Jesus was born in a tumultuous time. Jesus was born to parents who could barely feed themselves, let alone a child. Jesus was born as a peasant in a no-name province in one of the largest and most powerful empires in the history of the region. “The wrong time to the wrong people in the wrong place.” That must be how the first people to hear what the gospels say about Jesus’s birth must have thought. As the titular song Jesus Christ Superstar, puts it, “Why did you [Jesus] pick such a backwards time and such a strange land?” It seems there would have been easier ways to enter the world than penniless and in danger at every turn.

            Yet, Christ was not content to enter the world through easy means. A life that was to go the way that Christ’s life did was not possible to live in comfort or luxury. Christ was born into the worst parts of a suffering world, to live out a life of suffering and sorrow, and then to die a terrible death at the hands of the empire that had already caused so much suffering. Christ was not born to royalty, though he was a king, nor was he born in a temple despite being God. Christ was born into poverty, born in danger, born on the edge of oblivion, because ultimately the incarnation was God entering into humanity, the fullest expression of humanity.

            Humanity, as defined by Job, are those people, “Few of days and full of troubles.” (Job 14:1) If nothing else can be learned from the year we have just seen rush by us at a slug’s pace, it is that Job was right. Life is a precious thing that we can easily see taken away. By disease, by time, by injustice and cruelty. Life is also a hard thing to stomach – because of pain, of fear, of a sense that the problems we face are simply too numerous to truly escape. Life is not easy, and anyone who tells us otherwise is selling something.

            So, into the fullness of humanity, into a life that was hard from the outset, Jesus arrives. Not in a palace as a king, not in a temple as a God, but in the feed trough of a stable – perhaps walled in, perhaps in a cave, but certainly not the place for a child. Christ enters into hardship so that at all times and in all places, whatever a person may face, they can be sure that Christ has faced it as well. The biting cold of the winter winds, the heat of the noonday sun, the stinging pain of hunger, the burning of a fever – all these are things Christ experienced to share empathy and love with us. True solidarity between God and humanity, achieved through the difficult work of a child being born, and a life lived with little relief from the many problems that life presents us with.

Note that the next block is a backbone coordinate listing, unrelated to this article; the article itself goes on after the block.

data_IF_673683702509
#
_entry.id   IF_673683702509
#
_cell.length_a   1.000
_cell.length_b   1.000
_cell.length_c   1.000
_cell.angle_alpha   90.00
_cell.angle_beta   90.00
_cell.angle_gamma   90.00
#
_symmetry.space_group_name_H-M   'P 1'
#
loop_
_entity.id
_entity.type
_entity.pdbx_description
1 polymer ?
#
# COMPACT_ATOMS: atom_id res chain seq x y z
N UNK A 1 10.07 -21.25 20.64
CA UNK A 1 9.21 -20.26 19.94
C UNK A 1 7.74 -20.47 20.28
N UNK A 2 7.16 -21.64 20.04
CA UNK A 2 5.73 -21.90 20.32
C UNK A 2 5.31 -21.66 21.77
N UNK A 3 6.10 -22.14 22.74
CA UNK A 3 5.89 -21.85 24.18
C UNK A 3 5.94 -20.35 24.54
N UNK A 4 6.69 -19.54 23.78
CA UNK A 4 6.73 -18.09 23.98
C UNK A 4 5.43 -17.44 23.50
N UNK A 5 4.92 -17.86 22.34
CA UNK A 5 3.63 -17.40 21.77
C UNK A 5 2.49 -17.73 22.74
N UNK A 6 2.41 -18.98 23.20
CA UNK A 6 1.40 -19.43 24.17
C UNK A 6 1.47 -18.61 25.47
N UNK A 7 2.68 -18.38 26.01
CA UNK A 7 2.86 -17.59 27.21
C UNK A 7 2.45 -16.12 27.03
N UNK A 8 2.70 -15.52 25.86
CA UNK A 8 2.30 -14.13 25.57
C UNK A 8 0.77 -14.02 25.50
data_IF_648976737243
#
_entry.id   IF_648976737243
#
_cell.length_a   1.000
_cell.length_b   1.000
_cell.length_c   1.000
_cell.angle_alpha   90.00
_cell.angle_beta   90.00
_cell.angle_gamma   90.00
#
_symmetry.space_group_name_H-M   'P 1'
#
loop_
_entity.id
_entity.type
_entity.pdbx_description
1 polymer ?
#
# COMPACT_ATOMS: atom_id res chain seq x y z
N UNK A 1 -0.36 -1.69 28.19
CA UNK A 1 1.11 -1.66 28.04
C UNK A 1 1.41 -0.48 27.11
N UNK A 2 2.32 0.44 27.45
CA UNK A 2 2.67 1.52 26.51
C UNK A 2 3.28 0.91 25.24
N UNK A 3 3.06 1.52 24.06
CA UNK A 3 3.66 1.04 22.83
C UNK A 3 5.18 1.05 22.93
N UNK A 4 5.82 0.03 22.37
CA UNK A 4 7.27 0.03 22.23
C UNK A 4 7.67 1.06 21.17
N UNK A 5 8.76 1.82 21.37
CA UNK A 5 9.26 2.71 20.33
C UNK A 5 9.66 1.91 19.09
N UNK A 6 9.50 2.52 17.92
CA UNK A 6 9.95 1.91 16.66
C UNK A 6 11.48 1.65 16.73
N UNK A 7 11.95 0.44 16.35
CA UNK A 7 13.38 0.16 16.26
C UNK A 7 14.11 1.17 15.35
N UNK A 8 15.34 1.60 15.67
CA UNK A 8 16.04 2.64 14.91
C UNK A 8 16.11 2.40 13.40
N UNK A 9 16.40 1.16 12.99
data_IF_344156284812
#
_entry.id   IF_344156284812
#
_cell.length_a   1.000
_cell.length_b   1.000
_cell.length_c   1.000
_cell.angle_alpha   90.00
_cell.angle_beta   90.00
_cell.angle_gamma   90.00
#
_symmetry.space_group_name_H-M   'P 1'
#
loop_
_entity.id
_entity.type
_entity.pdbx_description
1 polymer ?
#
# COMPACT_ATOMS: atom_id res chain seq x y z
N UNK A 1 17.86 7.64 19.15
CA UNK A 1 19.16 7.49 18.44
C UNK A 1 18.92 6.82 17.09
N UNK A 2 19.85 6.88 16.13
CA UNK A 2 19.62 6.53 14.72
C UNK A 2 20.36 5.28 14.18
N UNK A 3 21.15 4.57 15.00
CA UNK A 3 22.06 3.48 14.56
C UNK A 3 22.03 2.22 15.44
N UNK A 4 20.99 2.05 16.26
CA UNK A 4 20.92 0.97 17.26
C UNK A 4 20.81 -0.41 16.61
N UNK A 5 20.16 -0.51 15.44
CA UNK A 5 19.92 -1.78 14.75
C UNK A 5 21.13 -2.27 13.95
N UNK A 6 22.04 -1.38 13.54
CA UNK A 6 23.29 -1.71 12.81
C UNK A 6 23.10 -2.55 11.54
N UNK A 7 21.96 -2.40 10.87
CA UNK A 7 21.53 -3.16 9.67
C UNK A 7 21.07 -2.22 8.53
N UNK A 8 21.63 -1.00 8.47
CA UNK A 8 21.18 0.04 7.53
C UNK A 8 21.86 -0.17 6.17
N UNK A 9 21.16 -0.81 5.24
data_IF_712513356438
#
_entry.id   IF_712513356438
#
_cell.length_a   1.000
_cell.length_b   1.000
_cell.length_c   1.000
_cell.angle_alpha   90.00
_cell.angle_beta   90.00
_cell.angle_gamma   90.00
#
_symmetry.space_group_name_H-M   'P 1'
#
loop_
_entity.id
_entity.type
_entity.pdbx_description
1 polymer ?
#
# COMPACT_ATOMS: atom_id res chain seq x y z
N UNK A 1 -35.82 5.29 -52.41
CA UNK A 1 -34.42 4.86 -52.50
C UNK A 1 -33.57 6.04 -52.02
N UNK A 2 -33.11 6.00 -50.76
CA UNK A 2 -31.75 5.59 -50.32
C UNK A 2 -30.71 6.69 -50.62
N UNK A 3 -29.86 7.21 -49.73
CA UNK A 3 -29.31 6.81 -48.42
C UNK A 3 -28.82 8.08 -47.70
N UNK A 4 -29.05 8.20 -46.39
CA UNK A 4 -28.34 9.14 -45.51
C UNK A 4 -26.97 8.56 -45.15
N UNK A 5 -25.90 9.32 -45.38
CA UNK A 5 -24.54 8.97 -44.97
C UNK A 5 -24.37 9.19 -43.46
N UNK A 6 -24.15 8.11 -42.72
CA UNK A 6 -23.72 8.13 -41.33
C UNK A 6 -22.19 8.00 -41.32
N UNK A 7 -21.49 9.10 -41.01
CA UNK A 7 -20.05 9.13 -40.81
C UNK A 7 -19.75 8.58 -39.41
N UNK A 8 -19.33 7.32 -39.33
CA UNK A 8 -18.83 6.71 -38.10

In a difficult year, we celebrate Christmas far away from one another. Scattered once more during an important season of the Church, each of us in our own homes and all of us left wishing the world could be more like what we would want. Free of this pandemic, away from the constant precautions and worries that we face, back to a time when we can hug one another and shake hands and simply be present with one another without anything between us. We find Christmas coming to us, seemingly, in the wrong year – a year where we cannot greet it as we usually would, a year where sanctuaries sit darkened and we are all wrapped up warmly at home instead.

            Yet, in the same way that the incarnation came at a seemingly inopportune time, to people who seemed ill prepared to be parents to a deity, maybe Christmas comes at just the right time to a people who are dearly in need of it. The promise of Christ coming long ago is that Christ will come again. The diseases that threaten us will eventually be done away with, all pain erased, and only goodness and glory shall remain. Today, as we gather across the void of a cold night and the warm buzz of electronics, we still somehow stand together at the manger. Like the Shepherds we see something we cannot fully understand, but that still fills our hearts with hope.

            A child, shivering against a cold night, wrapped in a blanket by their teenage mother. A confused step-father, unsure how such a child could exist. A boy heralded by angels as a King and as God, but nothing more to the eyes than a child, just like any other. We are beside those inquisitive shepherds tonight, citizens of a broken and hurting world, but looking on a savior unlike any other. A savior willing to come down and get their hands dirty in human form, to live a life harder than most, simply to give us all a chance to know peace, and patience, and joy. We have waited a long time for Christmas, for Christ, for hope to spark within us once again. Wait no more, Christ is born in Bethlehem, and our salvation is made real. – Amen.